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Title: The origins of the social war in South Yorkshire : a study of capitalist evolution and labour class realization in one industrial region, c.1750-1855
Author: Baxter, John Lindsey
ISNI:       0000 0001 3451 8623
Awarding Body: University of Sheffield
Current Institution: University of Sheffield
Date of Award: 1977
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This study seeks to advance the possibility of producing 'total history' in which the working or labour class assumes its rightful place at the centre of interpreted action. This requires a practical and intellectual approach that is inspired by the Marxist tradition. In chronologically ordered chapters dealing with economic realities (the organization and dynamics of an industrial economy where cutlery, related metalware manufacture, linen making, coal. mining and iron and steel manufacture were dominant) and the realities of social conflict, the main focus remains on the latter. The periodization which orders this study is of course artificial. It derives a certain validity from the clustering of 'moments' in the progress of working people in their popular and class struggles with economic and political exploitation. My main aim was to penetrate and evaluate the nature and levels of labour class consciousness. The sources dictated that I only encountered the consciousness of vanguard groups. My evaluation was largely situational but it also shows an appreciation of the unity of historical development created by the inheritance of traditions and experiences, a process that is reinforced by persistent and unyielding processes of economic conditioning. This study mainly limits itself to what happened in one industrial region. This and the 'situational.' approach restrict the level of generalization. When more regional and town studies have been attempted in a similar progress can be made towards higher order generalizations. Hopefully my ideas and evidence concerning 'invisible exploitation', Methodist revivalism, the revolutionary 'underground', armed insurrection and its links with more recognizable forms of constitutionalist struggle, the strength of organized labour, trade union economism and the 'economic' and 'political' labour aristocracies of the 1830's and 1840's may serve to complement other people's work and stimulate positive (and critical) reactions in the future.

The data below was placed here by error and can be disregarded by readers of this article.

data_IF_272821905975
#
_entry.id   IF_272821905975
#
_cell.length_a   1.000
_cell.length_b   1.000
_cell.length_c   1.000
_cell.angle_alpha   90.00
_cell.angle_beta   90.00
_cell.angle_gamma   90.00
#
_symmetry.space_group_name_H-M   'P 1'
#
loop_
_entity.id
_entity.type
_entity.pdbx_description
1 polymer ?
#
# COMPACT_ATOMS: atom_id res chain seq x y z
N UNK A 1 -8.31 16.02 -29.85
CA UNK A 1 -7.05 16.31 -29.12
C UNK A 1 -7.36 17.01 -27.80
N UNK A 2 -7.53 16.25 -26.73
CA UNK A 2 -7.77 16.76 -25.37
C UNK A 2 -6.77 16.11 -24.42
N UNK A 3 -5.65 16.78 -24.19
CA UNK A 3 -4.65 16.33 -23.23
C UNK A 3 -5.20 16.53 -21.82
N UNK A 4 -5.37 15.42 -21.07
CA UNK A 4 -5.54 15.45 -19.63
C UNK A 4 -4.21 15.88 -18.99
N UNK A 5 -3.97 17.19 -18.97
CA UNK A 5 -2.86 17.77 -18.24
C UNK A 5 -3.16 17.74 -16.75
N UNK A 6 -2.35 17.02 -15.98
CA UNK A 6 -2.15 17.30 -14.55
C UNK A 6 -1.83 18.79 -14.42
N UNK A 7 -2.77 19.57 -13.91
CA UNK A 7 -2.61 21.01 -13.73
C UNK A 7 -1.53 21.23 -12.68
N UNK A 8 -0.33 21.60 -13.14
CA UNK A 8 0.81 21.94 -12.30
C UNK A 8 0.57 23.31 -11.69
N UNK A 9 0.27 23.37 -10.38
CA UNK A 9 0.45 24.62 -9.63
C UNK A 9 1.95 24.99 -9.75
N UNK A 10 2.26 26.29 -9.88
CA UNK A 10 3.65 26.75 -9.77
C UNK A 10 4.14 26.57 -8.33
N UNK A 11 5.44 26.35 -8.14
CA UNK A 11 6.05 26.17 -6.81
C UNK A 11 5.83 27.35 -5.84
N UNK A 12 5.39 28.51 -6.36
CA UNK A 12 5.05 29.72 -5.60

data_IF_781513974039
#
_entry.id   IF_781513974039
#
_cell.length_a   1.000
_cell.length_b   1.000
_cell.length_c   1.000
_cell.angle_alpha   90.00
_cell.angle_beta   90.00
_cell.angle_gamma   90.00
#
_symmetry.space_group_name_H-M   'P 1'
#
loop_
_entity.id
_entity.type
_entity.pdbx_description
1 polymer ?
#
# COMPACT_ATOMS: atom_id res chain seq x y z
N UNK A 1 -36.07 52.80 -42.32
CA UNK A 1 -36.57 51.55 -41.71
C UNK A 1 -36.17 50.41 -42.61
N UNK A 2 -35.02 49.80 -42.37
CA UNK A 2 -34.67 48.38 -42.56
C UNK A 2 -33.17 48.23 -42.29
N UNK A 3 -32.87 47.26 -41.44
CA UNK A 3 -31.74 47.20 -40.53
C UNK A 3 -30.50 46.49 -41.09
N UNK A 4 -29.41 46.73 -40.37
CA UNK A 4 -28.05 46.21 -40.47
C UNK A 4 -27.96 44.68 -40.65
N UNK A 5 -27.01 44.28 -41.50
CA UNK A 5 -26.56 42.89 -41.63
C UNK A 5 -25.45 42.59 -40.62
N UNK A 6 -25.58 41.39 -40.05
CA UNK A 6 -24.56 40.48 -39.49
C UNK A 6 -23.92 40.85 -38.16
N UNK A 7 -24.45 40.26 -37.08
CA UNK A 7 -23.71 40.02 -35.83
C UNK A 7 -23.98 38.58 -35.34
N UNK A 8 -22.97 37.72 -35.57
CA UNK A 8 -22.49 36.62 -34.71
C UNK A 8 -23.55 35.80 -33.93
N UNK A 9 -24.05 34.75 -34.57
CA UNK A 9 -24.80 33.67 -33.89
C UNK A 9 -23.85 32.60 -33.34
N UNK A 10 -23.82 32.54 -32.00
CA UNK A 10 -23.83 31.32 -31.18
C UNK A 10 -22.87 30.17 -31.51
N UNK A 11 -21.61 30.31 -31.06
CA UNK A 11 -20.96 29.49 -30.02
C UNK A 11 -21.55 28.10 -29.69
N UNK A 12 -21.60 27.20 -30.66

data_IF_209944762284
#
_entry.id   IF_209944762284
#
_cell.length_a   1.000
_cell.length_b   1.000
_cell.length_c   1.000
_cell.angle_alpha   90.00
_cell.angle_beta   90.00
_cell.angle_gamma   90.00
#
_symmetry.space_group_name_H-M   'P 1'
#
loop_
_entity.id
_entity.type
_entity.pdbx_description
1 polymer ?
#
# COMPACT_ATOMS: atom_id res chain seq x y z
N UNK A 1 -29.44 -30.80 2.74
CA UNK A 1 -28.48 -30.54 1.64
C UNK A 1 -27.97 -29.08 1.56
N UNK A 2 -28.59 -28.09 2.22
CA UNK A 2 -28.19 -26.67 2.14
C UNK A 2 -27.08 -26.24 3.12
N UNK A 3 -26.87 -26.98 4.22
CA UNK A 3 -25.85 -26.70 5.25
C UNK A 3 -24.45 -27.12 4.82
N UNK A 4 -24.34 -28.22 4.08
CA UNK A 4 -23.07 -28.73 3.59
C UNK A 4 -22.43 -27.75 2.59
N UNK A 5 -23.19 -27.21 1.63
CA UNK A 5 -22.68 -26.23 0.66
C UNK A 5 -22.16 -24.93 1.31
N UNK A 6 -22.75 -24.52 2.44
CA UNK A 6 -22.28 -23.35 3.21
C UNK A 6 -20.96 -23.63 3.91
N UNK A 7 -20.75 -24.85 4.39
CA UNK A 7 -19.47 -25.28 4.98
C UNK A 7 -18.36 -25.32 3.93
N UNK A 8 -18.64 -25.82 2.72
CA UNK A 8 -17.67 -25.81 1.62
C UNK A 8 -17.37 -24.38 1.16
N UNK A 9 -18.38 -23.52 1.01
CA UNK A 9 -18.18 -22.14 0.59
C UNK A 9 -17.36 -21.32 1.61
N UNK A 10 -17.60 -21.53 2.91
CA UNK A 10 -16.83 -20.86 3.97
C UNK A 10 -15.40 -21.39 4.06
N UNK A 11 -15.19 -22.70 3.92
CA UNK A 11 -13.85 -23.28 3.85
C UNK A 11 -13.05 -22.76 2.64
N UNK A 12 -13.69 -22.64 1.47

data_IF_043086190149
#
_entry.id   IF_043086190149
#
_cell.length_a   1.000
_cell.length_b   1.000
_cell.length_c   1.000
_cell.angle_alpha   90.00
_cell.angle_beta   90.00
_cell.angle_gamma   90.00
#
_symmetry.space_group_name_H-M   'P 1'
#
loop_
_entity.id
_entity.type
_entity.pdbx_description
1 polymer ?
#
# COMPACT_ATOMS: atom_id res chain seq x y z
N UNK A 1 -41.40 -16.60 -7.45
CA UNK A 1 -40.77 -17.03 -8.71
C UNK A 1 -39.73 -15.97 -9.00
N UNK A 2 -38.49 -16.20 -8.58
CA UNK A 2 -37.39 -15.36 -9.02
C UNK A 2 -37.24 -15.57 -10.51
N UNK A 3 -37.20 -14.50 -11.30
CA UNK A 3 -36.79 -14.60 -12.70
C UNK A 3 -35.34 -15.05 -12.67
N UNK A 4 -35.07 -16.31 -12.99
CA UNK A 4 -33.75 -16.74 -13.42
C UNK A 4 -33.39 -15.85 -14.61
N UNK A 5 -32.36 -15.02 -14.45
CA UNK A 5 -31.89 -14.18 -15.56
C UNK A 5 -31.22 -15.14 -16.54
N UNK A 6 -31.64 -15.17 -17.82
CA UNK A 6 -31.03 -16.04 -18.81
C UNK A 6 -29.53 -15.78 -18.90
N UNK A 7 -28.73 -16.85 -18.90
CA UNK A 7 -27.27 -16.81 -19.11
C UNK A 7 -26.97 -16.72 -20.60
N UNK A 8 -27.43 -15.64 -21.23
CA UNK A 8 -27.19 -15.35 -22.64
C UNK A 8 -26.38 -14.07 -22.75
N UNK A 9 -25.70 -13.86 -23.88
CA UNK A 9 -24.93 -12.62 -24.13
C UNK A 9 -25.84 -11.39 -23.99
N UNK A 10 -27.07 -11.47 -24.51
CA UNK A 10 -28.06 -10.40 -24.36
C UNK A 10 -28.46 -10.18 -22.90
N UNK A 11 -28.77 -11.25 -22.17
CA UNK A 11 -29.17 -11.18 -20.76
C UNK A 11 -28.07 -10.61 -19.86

Supervisor: Not available Sponsor: Not available
Qualification Name: Thesis (Ph.D.) Qualification Level: Doctoral
EThOS ID:  DOI: Not available
Keywords: History